As North Korea edges closer to becoming a true nuclear power, it falls upon China to join the rest of the world in taking a definitive stand.
China, with much to lose if war starts in that part of the world, must act assertively to prevent its neighbor from becoming a nuclear threat.
North Korea is an unstable country, seemingly immune to sanctions. Under new leader Kim Jong-un, it is also a country that does not seem to care whether a percentage of its population starves as it pursues its nuclear ambitions.
The reaction to North Korea’s third nuclear test was immediate. President Obama called it a “highly provocative act” demanding “swift and credible action by the international community.” There was condemnation by Russia, Britain, South Korea and the United Nations.
North Korea ignored previous warnings about its nuclear and ballistic missile programs and will ignore the latest response unless China participates fully in economic sanctions.
China is North Korea’s closest ally and has been reluctant to impose tough sanctions on its neighbor. As the Council on Foreign Relations recently noted, among its neighbors China has shown the greatest policy variability in response to the nuclear tests.
China’s statements have included harsh criticism following a 2006 test and support later for a stronger-than-expected U.N. Security Council resolution condemning the tests. Then China turned around and launched a comprehensive engagement policy toward North Korea that included protection of the North from international condemnation.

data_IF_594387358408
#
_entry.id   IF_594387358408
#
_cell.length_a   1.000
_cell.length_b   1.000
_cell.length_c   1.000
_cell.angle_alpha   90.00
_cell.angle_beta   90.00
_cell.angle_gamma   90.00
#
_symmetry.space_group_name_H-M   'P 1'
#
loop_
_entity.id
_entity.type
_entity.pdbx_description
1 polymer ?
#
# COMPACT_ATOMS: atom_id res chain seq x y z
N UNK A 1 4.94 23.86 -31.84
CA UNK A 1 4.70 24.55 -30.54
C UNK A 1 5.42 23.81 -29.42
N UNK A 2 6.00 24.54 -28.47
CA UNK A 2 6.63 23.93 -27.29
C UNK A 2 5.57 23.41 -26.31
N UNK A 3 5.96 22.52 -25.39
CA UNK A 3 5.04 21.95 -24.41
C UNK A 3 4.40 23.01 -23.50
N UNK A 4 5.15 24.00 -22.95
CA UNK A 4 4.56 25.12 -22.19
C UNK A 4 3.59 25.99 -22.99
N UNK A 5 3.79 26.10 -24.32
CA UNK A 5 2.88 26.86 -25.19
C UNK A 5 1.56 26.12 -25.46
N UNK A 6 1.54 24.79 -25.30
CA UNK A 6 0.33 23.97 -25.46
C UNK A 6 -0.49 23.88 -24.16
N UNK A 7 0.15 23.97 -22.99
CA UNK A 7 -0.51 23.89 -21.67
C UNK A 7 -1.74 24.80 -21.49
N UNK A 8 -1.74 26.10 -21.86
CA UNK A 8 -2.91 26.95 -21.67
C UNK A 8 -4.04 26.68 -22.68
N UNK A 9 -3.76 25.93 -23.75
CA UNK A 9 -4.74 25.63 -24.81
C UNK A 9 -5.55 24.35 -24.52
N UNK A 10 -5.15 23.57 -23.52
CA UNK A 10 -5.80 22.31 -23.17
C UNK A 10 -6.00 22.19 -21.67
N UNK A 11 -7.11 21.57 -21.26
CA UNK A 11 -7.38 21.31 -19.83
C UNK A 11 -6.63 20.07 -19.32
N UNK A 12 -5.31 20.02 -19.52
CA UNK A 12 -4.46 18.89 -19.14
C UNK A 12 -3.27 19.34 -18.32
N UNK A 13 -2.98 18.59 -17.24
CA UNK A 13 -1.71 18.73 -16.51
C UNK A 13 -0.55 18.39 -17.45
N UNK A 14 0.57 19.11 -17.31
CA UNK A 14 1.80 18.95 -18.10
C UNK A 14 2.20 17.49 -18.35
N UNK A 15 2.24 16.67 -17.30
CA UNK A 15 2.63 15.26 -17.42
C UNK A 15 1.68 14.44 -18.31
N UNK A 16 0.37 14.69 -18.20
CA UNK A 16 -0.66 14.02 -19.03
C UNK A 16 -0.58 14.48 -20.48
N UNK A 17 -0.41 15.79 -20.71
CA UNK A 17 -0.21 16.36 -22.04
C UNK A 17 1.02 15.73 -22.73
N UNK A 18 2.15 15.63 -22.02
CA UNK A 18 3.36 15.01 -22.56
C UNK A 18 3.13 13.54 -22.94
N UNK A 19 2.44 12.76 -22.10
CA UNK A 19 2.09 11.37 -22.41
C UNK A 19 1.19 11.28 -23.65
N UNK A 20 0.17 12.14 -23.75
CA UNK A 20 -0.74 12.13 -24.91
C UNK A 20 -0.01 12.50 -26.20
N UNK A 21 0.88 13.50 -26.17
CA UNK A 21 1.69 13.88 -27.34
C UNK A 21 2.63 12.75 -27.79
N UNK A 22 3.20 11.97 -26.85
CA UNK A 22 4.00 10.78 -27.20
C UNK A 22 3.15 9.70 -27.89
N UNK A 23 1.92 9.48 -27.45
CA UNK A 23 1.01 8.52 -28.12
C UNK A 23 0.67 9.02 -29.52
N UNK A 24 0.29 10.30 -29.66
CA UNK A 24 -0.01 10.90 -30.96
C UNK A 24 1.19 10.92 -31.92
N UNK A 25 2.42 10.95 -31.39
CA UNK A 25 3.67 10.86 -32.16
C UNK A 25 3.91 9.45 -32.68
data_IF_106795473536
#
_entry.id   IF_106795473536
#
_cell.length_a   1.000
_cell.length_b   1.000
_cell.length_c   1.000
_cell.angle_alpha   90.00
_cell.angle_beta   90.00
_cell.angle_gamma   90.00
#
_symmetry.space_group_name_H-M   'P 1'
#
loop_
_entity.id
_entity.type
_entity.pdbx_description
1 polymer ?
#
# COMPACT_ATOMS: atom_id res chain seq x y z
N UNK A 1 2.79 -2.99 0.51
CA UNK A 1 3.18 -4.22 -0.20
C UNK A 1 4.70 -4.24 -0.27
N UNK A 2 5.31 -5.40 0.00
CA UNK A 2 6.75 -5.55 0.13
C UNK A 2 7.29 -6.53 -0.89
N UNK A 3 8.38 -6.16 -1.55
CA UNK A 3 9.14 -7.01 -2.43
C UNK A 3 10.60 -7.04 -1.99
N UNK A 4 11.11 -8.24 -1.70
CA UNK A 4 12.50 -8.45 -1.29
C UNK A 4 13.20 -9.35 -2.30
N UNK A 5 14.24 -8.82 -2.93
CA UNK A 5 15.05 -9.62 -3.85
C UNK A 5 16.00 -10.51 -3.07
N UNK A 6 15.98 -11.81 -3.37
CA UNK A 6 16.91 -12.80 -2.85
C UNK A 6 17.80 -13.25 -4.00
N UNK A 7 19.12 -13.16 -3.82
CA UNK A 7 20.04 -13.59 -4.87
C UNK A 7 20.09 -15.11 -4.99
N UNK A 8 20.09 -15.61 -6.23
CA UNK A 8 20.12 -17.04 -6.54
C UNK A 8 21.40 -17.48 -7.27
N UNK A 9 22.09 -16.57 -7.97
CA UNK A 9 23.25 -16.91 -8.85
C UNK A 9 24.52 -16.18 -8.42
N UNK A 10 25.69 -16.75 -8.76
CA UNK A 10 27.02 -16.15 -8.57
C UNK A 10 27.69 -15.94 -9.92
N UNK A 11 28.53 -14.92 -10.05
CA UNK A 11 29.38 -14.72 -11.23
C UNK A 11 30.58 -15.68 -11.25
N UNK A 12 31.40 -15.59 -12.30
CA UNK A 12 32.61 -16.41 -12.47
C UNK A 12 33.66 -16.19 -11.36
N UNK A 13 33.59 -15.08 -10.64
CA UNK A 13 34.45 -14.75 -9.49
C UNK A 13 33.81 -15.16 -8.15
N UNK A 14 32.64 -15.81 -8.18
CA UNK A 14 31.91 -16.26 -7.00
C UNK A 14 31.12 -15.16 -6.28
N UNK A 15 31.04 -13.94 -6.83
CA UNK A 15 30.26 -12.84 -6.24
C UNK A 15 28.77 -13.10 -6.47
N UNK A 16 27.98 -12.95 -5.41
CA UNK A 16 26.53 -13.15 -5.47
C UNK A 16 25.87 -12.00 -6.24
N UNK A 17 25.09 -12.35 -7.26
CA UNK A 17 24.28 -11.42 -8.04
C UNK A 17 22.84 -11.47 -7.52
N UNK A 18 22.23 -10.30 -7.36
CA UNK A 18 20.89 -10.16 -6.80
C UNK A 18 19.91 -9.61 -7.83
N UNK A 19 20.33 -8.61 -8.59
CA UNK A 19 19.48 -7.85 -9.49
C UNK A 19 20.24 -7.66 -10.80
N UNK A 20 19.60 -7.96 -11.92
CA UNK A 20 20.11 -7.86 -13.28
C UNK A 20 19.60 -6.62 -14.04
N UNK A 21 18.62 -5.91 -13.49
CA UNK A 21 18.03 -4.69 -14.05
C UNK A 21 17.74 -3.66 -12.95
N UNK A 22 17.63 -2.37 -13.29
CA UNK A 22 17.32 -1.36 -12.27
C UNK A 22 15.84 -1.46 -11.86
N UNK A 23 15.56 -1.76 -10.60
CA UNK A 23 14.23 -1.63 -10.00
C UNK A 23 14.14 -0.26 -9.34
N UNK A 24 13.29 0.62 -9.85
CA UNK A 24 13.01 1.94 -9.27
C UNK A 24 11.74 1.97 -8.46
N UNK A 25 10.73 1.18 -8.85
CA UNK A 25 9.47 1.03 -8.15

Last month, China decided to support a U.N. Security Council resolution criticizing North Korea’s December satellite launch.
Several hours after this latest nuclear test, China exhibited its indecisiveness once again by expressing “staunch opposition” to the test but calling for “all parties concerned to respond calmly.”
Obama is expected to use his State of the Union address to call for drastically reducing nuclear arms around the world. In addition to that public track, Obama also needs to demonstrate to the Chinese that it is in their best interest not to have an unstable, nuclear-armed nation on their border.